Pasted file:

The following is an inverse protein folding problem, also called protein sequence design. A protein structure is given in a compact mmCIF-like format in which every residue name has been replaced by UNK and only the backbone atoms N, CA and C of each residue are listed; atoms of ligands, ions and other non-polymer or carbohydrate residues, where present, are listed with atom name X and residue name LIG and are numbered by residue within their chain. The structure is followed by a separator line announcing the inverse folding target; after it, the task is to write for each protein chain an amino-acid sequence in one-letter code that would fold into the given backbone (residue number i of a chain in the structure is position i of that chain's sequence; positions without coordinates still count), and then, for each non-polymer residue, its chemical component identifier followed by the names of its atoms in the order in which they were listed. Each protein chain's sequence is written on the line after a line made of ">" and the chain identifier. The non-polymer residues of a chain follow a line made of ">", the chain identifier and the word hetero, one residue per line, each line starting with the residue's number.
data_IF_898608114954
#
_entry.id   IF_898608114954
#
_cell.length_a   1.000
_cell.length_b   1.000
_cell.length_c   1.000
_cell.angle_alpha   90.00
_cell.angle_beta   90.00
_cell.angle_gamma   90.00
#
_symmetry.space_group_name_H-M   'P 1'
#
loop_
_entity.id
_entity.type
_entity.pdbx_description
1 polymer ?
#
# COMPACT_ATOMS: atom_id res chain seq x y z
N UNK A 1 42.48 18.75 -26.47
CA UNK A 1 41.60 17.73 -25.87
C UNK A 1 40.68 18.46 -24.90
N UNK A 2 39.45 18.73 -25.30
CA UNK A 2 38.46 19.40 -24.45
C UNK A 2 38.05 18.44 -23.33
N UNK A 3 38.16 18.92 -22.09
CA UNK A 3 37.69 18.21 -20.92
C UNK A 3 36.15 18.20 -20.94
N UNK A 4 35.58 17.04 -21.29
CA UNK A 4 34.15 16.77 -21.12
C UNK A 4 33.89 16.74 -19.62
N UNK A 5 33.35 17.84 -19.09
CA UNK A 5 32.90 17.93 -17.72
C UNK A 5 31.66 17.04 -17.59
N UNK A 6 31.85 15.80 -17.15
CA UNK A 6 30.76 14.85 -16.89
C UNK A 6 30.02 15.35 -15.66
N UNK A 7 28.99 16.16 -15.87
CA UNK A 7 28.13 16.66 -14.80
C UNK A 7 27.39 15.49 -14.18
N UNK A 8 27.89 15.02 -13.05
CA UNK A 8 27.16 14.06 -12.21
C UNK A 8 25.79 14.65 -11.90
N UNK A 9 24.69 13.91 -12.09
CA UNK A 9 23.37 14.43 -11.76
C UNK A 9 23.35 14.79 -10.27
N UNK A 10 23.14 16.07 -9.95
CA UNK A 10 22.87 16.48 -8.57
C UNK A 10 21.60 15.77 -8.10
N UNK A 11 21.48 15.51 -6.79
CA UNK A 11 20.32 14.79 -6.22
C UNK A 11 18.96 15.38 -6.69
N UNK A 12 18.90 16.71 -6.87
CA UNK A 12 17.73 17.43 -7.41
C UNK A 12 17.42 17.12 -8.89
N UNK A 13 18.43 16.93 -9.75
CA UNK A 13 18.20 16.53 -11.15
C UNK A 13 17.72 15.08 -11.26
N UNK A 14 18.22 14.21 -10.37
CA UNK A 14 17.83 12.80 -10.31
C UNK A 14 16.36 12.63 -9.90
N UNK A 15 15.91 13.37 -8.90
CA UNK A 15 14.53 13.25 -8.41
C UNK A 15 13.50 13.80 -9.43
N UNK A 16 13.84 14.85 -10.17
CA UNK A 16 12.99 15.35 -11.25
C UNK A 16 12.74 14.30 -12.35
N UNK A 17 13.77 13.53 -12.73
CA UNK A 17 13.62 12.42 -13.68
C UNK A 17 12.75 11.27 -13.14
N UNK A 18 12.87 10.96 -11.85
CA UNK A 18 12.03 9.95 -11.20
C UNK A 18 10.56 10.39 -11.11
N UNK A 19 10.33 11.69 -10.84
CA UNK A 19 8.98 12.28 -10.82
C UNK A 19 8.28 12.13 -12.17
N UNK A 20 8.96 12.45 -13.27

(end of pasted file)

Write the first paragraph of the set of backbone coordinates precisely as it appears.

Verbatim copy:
The following is an inverse protein folding problem, also called protein sequence design. A protein structure is given in a compact mmCIF-like format in which every residue name has been replaced by UNK and only the backbone atoms N, CA and C of each residue are listed; atoms of ligands, ions and other non-polymer or carbohydrate residues, where present, are listed with atom name X and residue name LIG and are numbered by residue within their chain. The structure is followed by a separator line announcing the inverse folding target; after it, the task is to write for each protein chain an amino-acid sequence in one-letter code that would fold into the given backbone (residue number i of a chain in the structure is position i of that chain's sequence; positions without coordinates still count), and then, for each non-polymer residue, its chemical component identifier followed by the names of its atoms in the order in which they were listed. Each protein chain's sequence is written on the line after a line made of ">" and the chain identifier. The non-polymer residues of a chain follow a line made of ">", the chain identifier and the word hetero, one residue per line, each line starting with the residue's number.